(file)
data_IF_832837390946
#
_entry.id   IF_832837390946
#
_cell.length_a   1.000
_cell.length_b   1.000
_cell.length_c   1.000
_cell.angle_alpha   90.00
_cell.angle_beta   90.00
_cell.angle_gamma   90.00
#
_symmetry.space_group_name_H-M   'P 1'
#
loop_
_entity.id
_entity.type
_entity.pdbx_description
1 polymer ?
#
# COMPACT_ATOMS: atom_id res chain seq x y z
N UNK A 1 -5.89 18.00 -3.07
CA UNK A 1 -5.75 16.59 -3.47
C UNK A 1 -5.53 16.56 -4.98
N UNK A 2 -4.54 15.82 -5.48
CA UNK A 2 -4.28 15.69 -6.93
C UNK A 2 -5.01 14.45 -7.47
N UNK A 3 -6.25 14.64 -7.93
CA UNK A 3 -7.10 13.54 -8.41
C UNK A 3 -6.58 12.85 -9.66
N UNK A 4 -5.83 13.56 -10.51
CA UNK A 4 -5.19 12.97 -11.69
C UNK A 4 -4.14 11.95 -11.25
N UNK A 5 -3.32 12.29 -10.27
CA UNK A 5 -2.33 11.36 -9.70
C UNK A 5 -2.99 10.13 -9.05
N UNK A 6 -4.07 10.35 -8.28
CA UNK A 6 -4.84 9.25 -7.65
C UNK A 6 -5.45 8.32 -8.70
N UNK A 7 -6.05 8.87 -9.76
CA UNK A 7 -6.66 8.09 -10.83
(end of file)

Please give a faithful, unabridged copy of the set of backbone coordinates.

data_IF_832837390946
#
_entry.id   IF_832837390946
#
_cell.length_a   1.000
_cell.length_b   1.000
_cell.length_c   1.000
_cell.angle_alpha   90.00
_cell.angle_beta   90.00
_cell.angle_gamma   90.00
#
_symmetry.space_group_name_H-M   'P 1'
#
loop_
_entity.id
_entity.type
_entity.pdbx_description
1 polymer ?
#
# COMPACT_ATOMS: atom_id res chain seq x y z
N UNK A 1 -5.89 18.00 -3.07
CA UNK A 1 -5.75 16.59 -3.47
C UNK A 1 -5.53 16.56 -4.98
N UNK A 2 -4.54 15.82 -5.48
CA UNK A 2 -4.28 15.69 -6.93
C UNK A 2 -5.01 14.45 -7.47
N UNK A 3 -6.25 14.64 -7.93
CA UNK A 3 -7.10 13.54 -8.41
C UNK A 3 -6.58 12.85 -9.66
N UNK A 4 -5.83 13.56 -10.51
CA UNK A 4 -5.19 12.97 -11.69
C UNK A 4 -4.14 11.95 -11.25
N UNK A 5 -3.32 12.29 -10.27
CA UNK A 5 -2.33 11.36 -9.70
C UNK A 5 -2.99 10.13 -9.05
N UNK A 6 -4.07 10.35 -8.28
CA UNK A 6 -4.84 9.25 -7.65
C UNK A 6 -5.45 8.32 -8.70
N UNK A 7 -6.05 8.87 -9.76
CA UNK A 7 -6.66 8.09 -10.83